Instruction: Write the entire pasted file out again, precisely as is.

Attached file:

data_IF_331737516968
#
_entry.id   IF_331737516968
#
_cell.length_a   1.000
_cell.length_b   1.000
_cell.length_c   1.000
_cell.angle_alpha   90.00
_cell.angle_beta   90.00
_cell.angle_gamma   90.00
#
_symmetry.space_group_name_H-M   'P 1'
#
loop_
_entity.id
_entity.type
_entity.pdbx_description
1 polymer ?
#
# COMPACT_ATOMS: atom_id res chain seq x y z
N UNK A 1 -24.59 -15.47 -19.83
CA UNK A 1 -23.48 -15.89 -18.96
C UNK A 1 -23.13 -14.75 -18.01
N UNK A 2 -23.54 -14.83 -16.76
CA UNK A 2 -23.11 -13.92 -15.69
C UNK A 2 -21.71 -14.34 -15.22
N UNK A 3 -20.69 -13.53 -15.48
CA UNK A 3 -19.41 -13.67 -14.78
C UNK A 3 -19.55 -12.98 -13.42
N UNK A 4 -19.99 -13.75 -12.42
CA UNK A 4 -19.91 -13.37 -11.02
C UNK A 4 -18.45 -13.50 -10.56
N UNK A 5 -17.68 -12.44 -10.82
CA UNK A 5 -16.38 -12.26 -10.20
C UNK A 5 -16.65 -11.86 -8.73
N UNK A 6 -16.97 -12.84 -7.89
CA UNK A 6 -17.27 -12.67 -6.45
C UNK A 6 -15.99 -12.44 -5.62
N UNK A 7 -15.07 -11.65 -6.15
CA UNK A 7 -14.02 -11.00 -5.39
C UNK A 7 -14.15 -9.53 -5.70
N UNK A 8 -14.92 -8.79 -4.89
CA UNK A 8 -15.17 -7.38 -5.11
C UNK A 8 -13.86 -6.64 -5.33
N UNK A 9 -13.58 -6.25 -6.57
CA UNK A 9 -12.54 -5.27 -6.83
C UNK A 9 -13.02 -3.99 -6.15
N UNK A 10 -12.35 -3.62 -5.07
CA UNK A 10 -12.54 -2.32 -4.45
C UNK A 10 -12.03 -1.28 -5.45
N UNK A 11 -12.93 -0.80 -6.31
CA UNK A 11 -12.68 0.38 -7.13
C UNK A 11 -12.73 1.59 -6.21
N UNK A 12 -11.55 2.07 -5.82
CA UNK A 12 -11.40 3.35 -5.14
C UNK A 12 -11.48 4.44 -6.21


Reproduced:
data_IF_331737516968
#
_entry.id   IF_331737516968
#
_cell.length_a   1.000
_cell.length_b   1.000
_cell.length_c   1.000
_cell.angle_alpha   90.00
_cell.angle_beta   90.00
_cell.angle_gamma   90.00
#
_symmetry.space_group_name_H-M   'P 1'
#
loop_
_entity.id
_entity.type
_entity.pdbx_description
1 polymer ?
#
# COMPACT_ATOMS: atom_id res chain seq x y z
N UNK A 1 -24.59 -15.47 -19.83
CA UNK A 1 -23.48 -15.89 -18.96
C UNK A 1 -23.13 -14.75 -18.01
N UNK A 2 -23.54 -14.83 -16.76
CA UNK A 2 -23.11 -13.92 -15.69
C UNK A 2 -21.71 -14.34 -15.22
N UNK A 3 -20.69 -13.53 -15.48
CA UNK A 3 -19.41 -13.67 -14.78
C UNK A 3 -19.55 -12.98 -13.42
N UNK A 4 -19.99 -13.75 -12.42
CA UNK A 4 -19.91 -13.37 -11.02
C UNK A 4 -18.45 -13.50 -10.56
N UNK A 5 -17.68 -12.44 -10.82
CA UNK A 5 -16.38 -12.26 -10.20
C UNK A 5 -16.65 -11.86 -8.73
N UNK A 6 -16.97 -12.84 -7.89
CA UNK A 6 -17.27 -12.67 -6.45
C UNK A 6 -15.99 -12.44 -5.62
N UNK A 7 -15.07 -11.65 -6.15
CA UNK A 7 -14.02 -11.00 -5.39
C UNK A 7 -14.15 -9.53 -5.70
N UNK A 8 -14.92 -8.79 -4.89
CA UNK A 8 -15.17 -7.38 -5.11
C UNK A 8 -13.86 -6.64 -5.33
N UNK A 9 -13.58 -6.25 -6.57
CA UNK A 9 -12.54 -5.27 -6.83
C UNK A 9 -13.02 -3.99 -6.15
N UNK A 10 -12.35 -3.62 -5.07
CA UNK A 10 -12.54 -2.32 -4.45
C UNK A 10 -12.03 -1.28 -5.45
N UNK A 11 -12.93 -0.80 -6.31
CA UNK A 11 -12.68 0.38 -7.13
C UNK A 11 -12.73 1.59 -6.21
N UNK A 12 -11.55 2.07 -5.82
CA UNK A 12 -11.40 3.35 -5.14
C UNK A 12 -11.48 4.44 -6.21